The National Science Foundation has awarded Cullen College’s Miao Pan, assistant professor of electrical and computer engineering and Zhu Han, professor of electrical and computer engineering, $300,000 to speed up the way your electronic ID badge communicates through the Internet of Things (IoT).
As life-changing events occurred over the last couple decades, the order seems simple. First came the Internet. Then there were smart devices and then - linking them together - was the Internet of Things. Take for example the temperature in your home. Perhaps it’s a hot Houston day and you’re toiling from your desk at the University of Houston. As the clock slips closer to the end of the day, you decide you’d like your home cooled off before you walk through the door. So you grab your smart phone, open the app that accesses your smart thermostat, and remotely program it for coolness.
You have not only set yourself up for a night of comfort, you’ve stepped through the magic Internet of Things to do so. Its name is pretty spot on: It’s the Internet connected to your things and it doesn’t need human-to-human interaction nor do your things need to be as grandiose as a thermostat and smart phone. They can be as simple are your card key. According to Gartner, Inc. (a technology research and advisory corporation), there will be nearly 20.8 billion devices on the Internet of Things by 2020.
Through this grant, Han and Pan will zero in on enhancing connectivity and communication of ultra-low power applications.
They will be working alongside colleagues Riku Jantti, Kalle Ruttik and Ruifeng Duan of Aalto University in Espoo, Finland and Jukka Lempiainen of Tempere University of Technology in Tampere, Finland.
“The Internet of Things needs to incorporate almost everything, including simple sensors and devices,” said Pan. “We often find ourselves at a paradox between needing high transmission speeds using simple, low-power devices while guaranteeing the sent messages are secure.”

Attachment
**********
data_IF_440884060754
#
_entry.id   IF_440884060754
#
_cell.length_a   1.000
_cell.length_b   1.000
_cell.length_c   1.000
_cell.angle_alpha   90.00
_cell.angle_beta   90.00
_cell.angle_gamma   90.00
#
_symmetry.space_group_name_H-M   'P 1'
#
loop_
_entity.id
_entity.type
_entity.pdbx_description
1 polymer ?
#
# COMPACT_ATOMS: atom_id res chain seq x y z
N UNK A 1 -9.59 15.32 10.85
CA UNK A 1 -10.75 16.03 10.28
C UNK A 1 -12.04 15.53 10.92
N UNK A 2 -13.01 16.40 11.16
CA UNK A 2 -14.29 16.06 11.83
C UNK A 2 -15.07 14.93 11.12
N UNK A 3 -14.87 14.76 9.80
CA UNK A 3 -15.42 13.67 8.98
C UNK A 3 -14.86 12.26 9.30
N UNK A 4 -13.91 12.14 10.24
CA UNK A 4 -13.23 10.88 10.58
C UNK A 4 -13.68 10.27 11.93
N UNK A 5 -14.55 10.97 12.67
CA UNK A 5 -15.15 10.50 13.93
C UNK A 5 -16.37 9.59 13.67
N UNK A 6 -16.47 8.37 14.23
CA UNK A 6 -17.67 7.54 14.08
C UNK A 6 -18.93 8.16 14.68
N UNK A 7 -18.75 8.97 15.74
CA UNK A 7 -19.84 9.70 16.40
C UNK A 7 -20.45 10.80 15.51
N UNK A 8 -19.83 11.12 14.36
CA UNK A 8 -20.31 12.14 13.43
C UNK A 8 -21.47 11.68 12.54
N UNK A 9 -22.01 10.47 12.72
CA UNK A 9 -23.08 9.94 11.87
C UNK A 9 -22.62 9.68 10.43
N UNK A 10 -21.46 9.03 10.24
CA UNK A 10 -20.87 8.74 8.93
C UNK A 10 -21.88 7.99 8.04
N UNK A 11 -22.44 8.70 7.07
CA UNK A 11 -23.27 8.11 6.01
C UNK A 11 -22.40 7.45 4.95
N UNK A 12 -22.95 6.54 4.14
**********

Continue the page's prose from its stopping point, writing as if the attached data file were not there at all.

The project will specifically investigate ID card technology and how signals transferring to and from these simple cards can be transmitted more efficiently.
“The ID cards make everything more complex because there are a large number of cards communicating on the same network. We need to consider how we will be able to decipher between individual cards and if we want each one to access different things,” said Pan.
The researchers hope to enhance IoT applications by creating new communication systems to pair with the ultra-low power devices, and then uncover the challenges of the signals, performance and security.
“Our team at UH will be developing and analyzing the new communications networks to find the best and most efficient design, while our colleagues in Finland will test if our designs will work in the marketplace,” said Han.
This international project will also serve as a unique opportunity for UH engineering students to gain knowledge and develop their research skills abroad.
“We are excited about the prospect of our students participating to have the chance to learn from such accomplished researchers from other parts of the world,” said Pan.